Dismounted, dogs will keep a more respectful distance. As you keep walking and heading out of his territory's boundaries, the dog will start lagging behind until you are no longer a threat. Don't run though; Preys run and you don't want to be taken for one.

I have never had a dog engage on me while dismounted. They will bark and keep their distance. But if you don't want to put all your stakes on it,

Grab an object, the larger and more maneuverable, the better

If you have nothing, grab whatever you can find, a broken branch lying on the ground is a good candidate. Don't make a gratuitous attack, as that could earn you a real confrontation, but only use it for keeping the dog at a distance. Dogs usually fear even the frailest of sticks.

Even better is to plan for it and bring something. I have exchanged my mini-pump for this 70 cm (width) x 3 cm (diameter) stick.

Stick on the pump strap

No dog has ever failed to pathetically wince back whenever I brandished it. Fortunately, never had to use it for real. A dog would need a very good reason to take the risk of having his skull smashed.

The stick is also useful if you are in a hurry and have no time to dismount. And I doubt any law considers bearing a stick illegal.

Extra notes

  • Consult the local biking community about the routes that have more or less dogs.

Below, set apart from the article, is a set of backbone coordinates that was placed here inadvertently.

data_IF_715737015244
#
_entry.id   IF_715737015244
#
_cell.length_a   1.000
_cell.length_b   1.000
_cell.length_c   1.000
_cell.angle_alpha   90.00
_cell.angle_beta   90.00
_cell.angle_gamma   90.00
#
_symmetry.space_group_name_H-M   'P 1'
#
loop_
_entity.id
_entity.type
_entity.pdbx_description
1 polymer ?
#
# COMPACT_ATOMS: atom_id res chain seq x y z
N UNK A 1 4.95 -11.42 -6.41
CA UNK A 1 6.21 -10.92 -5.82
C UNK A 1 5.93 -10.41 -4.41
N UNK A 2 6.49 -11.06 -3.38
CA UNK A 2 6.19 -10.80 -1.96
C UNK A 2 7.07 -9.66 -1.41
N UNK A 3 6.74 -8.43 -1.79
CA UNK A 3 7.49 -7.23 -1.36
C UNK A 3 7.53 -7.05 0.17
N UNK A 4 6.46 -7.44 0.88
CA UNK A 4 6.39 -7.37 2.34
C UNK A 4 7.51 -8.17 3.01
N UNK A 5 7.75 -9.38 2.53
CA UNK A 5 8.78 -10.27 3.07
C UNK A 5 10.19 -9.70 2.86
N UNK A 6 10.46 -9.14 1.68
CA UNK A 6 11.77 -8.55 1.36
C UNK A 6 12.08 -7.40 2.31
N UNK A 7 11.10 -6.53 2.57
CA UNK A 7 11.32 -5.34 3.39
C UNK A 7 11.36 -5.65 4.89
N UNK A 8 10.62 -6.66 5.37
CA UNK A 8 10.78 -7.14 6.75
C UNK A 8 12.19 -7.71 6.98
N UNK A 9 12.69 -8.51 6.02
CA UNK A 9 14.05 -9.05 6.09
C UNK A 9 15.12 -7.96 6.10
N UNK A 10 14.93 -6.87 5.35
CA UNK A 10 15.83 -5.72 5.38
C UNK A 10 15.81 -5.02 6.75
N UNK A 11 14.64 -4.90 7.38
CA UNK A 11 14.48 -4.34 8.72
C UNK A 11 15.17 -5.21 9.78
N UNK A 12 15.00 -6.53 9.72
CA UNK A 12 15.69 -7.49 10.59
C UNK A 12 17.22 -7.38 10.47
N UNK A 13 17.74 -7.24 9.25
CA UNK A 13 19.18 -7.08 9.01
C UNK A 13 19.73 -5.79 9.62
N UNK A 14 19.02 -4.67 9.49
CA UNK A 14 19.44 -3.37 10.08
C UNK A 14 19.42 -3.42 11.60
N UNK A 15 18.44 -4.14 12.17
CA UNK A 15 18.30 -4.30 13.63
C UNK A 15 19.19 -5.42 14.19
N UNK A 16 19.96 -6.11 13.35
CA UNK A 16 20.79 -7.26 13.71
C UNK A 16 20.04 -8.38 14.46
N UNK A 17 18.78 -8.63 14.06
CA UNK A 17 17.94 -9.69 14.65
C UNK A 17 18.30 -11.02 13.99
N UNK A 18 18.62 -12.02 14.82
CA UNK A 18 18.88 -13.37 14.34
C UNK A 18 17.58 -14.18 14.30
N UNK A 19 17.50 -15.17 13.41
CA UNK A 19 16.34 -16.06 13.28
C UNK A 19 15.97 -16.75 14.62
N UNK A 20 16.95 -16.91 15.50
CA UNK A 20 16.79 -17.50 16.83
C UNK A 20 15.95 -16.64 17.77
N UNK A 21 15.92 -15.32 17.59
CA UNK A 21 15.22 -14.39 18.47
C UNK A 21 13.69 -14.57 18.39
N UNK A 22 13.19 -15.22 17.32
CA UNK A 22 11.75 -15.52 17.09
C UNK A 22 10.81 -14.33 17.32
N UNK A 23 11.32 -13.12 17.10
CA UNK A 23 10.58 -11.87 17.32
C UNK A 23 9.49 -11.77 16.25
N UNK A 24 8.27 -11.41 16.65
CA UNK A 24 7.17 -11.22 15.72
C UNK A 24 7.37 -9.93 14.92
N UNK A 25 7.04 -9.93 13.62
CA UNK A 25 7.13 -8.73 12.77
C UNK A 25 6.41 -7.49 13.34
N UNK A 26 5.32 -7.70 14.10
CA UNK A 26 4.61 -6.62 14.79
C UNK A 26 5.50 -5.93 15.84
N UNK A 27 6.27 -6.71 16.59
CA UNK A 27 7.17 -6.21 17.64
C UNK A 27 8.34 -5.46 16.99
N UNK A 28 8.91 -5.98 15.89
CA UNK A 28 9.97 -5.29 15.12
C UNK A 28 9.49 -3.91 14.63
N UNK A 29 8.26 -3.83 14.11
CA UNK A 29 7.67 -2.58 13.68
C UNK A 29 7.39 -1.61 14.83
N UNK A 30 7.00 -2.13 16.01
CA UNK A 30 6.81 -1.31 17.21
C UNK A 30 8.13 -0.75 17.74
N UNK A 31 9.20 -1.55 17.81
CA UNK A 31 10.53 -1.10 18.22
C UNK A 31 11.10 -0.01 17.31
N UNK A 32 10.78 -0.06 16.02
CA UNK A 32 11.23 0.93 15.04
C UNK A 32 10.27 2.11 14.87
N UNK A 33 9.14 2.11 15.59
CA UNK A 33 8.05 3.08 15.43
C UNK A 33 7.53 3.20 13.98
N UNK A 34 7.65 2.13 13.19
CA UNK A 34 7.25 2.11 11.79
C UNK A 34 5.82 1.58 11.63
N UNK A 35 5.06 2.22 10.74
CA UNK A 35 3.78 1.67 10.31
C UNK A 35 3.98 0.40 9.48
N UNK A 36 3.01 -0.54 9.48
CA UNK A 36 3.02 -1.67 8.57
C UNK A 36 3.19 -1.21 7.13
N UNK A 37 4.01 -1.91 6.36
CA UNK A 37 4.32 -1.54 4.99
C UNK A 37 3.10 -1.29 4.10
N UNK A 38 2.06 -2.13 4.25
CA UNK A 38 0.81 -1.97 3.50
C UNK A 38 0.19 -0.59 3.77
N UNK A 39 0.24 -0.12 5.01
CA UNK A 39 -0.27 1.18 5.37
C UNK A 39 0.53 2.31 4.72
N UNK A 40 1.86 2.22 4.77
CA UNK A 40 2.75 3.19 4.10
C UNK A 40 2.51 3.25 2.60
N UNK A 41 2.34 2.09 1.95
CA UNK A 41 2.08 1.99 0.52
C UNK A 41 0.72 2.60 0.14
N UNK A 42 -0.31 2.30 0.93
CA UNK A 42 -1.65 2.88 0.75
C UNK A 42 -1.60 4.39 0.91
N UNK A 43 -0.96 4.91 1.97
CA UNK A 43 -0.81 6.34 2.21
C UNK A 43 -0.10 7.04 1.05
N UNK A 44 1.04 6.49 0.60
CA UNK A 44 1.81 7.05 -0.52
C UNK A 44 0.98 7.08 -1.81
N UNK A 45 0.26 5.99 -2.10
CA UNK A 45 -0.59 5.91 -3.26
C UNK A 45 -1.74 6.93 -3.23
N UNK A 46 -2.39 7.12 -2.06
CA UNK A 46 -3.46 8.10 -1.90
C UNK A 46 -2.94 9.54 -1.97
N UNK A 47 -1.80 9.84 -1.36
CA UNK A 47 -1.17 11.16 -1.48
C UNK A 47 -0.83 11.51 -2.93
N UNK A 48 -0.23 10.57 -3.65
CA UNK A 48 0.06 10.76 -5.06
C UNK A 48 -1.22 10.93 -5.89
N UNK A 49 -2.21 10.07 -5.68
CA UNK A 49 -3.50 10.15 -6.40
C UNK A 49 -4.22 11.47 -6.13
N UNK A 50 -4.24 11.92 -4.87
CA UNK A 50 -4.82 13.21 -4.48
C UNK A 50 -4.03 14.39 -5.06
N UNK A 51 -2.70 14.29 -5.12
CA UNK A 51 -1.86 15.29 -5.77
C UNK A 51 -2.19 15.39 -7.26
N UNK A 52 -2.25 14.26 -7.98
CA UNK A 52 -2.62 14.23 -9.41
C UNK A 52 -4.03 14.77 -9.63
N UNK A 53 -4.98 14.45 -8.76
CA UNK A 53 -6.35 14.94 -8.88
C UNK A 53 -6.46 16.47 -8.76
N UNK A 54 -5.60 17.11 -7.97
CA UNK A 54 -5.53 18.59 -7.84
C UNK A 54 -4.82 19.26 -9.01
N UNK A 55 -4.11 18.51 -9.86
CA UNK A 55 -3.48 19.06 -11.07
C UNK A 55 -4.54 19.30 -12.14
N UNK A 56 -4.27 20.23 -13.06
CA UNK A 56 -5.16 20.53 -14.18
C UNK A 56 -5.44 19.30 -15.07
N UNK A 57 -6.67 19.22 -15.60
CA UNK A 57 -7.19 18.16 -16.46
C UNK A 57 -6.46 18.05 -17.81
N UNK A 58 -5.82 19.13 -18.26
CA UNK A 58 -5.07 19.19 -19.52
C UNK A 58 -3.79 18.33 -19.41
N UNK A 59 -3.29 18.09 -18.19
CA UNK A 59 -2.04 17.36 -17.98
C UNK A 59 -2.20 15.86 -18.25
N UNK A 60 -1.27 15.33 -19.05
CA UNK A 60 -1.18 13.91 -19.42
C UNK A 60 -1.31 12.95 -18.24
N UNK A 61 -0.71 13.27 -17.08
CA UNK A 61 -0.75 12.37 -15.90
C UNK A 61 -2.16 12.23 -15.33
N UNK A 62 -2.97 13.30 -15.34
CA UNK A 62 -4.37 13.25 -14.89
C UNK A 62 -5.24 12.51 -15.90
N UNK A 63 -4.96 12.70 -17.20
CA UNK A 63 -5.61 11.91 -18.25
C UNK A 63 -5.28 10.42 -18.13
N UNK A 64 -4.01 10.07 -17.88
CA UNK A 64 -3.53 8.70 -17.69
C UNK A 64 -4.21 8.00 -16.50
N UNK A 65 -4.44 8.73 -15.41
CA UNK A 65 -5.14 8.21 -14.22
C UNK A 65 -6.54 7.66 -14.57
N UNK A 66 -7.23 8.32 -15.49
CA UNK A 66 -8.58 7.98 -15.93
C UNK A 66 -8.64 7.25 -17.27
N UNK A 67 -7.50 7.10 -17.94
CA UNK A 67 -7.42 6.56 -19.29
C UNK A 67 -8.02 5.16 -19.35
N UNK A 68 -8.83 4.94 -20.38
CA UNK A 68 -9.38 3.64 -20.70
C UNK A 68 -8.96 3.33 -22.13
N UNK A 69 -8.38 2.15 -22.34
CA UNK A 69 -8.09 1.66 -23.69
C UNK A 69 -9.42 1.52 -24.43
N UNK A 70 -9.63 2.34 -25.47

• A group of dogs is more annoying and wage more than a single dog. Likewise, a dog is less powerful if you are cycling in a group.

  • Most dogs are pets, but some are specially educated to be guard dogs and to attack intruders. It is the owner's obligation to guarantee that such dogs are physically restrained to the property they are guarding. If you encounter a roaming guard dog, report the event to authorities.

If you like dogs (do this at your own risk)

Sometimes, if the dog is not very large and menacing and keeps a good distance, I lower my body and call it friendly. On my experience, the dog may

  • lower its ears, wag its tail and approach mistrustfully, but placated. You have likely earned a friend and can play a bit with it, but don't make brisk movements at the start of the interaction. Dogs are sincere creatures, they won't pretend to be appeased just to get closer to attack you.

  • actually wince back from your mere movement, thus betraying much fear and that it was all a bluff. You can keep going on more relieved, for although that is no friend, it is not a foe either.

  • keep barking. Withdraw your invitation and keep heading out.